Legend has it that this image belonged to Luke and was buried with him when he died. In the fourth century Luke's remains, with his statue, were brought to Constantinople. Later Pope Gregory the Great (c. 540 - 604) brought the statue to his private chapel in Rome. Soon this Virgin performed her first great miracle. It was during an outbreak of the plague that the people carried her in a great procession through the streets of Rome and with intense religious fervor asked her to stop this punishment. That day the epidemic ceased while an angel was seen on the castle cleaning a blood stained sword.
After Gregory's death, the image was given to St. Leander, archbishop of Seville. It was venerated in his cathedral until the Moorish invasion in 711. In 714 some clergymen who were fleeing from the Muslims took the Virgin with them and buried her in an iron casket near the river Guadalupe (Hidden River).
After six hundred years, Our Lady of Silence was ready to emerge from
yet another grave. By now the area was Christianized again. One day a
poor cowherd from Cáceres by the name of Gil found one of his cows dead.
He decided to skin it for the leather. But when he had made the first
incision in the form of a cross, the cow suddenly revived and at that
very moment the Queen of Heaven appeared and addressed Gil thus:
A little hermitage was built and entrusted to the Franciscans who wrote this story down. Over the centuries they also collected nine codices, kept in the monastery archives, that list the miracles attributed to this Virgin of Guadalupe.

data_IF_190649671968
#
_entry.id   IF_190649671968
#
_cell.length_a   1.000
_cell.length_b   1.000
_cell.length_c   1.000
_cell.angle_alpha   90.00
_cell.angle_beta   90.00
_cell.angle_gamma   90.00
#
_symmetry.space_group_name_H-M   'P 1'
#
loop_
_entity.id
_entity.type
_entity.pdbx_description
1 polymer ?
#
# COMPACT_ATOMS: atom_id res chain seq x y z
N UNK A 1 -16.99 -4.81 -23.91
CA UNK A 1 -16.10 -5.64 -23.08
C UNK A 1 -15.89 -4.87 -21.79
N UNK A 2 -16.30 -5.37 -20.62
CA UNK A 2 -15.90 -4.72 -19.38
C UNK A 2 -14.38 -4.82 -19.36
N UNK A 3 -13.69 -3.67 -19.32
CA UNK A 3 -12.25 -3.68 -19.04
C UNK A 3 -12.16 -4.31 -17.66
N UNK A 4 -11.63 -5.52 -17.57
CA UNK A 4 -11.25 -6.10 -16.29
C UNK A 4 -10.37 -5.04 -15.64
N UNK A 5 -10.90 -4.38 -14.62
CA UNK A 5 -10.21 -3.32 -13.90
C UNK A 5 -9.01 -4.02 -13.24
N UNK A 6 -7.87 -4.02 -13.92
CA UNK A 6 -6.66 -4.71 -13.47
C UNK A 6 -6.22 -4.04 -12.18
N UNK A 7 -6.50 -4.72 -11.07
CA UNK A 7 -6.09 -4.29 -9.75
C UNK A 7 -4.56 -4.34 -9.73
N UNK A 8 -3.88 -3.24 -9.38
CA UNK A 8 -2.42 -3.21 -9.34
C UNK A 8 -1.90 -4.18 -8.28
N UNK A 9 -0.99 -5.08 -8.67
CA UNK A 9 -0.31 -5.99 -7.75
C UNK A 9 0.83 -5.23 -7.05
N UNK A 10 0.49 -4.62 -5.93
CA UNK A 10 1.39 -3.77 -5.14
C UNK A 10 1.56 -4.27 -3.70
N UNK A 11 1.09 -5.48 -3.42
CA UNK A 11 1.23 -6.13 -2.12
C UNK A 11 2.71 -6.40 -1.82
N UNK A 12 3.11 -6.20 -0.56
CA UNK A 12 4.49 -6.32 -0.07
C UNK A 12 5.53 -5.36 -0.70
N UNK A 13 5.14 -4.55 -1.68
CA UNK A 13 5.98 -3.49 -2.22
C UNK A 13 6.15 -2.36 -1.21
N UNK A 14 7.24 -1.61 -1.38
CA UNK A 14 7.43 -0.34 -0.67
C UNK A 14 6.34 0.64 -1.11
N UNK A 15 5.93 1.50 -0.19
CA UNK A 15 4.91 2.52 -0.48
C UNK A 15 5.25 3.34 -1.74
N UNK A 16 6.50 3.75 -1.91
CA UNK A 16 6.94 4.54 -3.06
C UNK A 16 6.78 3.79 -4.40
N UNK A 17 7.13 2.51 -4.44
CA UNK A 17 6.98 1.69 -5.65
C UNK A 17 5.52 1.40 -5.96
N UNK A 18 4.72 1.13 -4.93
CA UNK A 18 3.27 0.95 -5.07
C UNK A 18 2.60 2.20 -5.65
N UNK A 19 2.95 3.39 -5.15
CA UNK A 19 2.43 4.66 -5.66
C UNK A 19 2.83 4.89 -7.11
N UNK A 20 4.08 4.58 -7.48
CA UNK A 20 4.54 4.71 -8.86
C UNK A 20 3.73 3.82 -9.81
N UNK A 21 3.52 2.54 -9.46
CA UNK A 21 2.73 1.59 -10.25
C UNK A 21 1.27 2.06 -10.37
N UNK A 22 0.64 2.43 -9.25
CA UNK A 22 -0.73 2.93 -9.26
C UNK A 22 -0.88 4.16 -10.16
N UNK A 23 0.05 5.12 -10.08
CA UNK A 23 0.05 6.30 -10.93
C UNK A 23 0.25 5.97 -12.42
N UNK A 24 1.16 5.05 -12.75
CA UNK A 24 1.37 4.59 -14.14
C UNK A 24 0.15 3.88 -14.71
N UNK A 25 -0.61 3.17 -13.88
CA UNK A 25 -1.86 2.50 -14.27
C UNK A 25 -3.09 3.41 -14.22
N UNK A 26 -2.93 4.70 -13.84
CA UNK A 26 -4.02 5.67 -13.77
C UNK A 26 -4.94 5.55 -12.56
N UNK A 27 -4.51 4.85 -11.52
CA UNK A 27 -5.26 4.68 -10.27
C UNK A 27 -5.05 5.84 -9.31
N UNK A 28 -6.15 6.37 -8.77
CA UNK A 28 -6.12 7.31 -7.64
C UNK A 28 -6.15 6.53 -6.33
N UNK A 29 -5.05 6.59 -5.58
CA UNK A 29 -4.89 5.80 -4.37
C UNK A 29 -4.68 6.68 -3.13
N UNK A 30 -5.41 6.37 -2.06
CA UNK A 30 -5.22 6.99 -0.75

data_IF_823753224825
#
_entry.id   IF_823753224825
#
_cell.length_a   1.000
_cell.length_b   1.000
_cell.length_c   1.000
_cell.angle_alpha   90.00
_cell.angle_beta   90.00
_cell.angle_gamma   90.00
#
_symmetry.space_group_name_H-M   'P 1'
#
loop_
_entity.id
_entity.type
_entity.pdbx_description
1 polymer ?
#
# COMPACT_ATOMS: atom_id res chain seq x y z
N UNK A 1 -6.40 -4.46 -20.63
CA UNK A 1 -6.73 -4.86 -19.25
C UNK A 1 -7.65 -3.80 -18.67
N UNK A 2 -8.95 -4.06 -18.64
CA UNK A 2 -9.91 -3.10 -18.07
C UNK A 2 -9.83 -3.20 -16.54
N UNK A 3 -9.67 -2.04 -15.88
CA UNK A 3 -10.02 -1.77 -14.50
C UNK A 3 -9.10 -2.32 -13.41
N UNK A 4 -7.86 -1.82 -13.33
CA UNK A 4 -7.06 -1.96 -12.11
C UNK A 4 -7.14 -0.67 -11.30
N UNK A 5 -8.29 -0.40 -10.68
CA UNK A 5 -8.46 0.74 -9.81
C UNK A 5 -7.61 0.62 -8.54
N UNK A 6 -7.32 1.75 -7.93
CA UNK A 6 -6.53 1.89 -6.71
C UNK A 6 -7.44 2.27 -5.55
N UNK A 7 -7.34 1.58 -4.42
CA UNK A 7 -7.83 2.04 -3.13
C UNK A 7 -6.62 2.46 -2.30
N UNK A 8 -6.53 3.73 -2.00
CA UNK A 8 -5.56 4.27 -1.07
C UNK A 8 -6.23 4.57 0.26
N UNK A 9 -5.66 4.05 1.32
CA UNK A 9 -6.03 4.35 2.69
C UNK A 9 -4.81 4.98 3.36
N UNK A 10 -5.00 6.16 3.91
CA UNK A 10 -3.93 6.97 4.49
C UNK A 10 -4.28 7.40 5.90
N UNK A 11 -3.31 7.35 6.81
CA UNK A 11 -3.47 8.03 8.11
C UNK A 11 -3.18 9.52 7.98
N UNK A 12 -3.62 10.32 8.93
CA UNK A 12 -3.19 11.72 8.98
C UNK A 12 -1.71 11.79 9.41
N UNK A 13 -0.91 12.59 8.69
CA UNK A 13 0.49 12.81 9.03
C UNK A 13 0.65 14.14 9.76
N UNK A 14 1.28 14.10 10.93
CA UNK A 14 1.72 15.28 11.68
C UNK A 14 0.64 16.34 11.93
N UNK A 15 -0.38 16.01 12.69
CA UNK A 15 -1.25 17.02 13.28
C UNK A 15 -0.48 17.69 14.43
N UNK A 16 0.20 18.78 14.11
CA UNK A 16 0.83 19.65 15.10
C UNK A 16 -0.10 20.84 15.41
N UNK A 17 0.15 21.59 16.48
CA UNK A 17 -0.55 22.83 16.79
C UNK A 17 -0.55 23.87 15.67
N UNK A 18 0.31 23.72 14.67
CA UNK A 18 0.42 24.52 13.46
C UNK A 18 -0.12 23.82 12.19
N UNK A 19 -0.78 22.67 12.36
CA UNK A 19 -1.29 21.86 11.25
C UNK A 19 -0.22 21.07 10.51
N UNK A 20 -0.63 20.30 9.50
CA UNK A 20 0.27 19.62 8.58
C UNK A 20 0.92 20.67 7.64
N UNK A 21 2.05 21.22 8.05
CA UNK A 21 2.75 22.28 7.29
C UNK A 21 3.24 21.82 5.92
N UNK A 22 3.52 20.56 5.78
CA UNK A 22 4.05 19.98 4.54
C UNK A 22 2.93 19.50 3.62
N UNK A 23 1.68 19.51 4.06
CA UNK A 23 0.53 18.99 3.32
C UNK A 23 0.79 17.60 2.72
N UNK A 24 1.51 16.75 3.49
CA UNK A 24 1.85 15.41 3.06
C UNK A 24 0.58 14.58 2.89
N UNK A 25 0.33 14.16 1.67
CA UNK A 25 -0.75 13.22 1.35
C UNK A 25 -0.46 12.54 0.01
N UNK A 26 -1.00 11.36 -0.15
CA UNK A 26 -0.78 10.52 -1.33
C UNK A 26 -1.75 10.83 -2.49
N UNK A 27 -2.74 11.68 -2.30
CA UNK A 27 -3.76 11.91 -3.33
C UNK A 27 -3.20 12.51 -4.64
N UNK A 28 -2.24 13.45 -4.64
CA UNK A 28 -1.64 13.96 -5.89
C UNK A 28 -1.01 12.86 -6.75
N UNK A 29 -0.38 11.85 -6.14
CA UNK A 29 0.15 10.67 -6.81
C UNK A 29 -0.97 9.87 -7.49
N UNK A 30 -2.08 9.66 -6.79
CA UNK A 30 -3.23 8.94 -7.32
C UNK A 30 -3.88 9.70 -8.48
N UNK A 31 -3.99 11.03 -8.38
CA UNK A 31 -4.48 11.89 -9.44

One of the early Franciscan monks at the monastery of Guadalupe became Zumarago, the bishop of Mexico City to whom the Mother of God sent Juan Diego with news of yet another Marian apparition. Supposedly the Lady in Mexico told Juan Diego her name was Coatlaxopeuh (pronounced Quatlasupe), which some translate to mean She who Crushes the Serpent.(*2) Sounded like Guadalupe to the man from Guadalupe.
The monastery of Guadalupe must be the richest sanctuary in the Hispanic world, because for centuries, just like a worldly queen, the Virgin of Guadalupe had the right to demand alms and part of the inheritance of well-situated people.(*3) All that wealth was not only used to adorn her church-palace and throne room but also to accommodate her pilgrims and take care of their needs. At one point four major and seven minor hospitals, a school of medicine and music, pharmacies, libraries, pilgrims' hostels, and scriptoriums formed part of her sanctuary. It is a magnificent center for Hispanic culture and religion.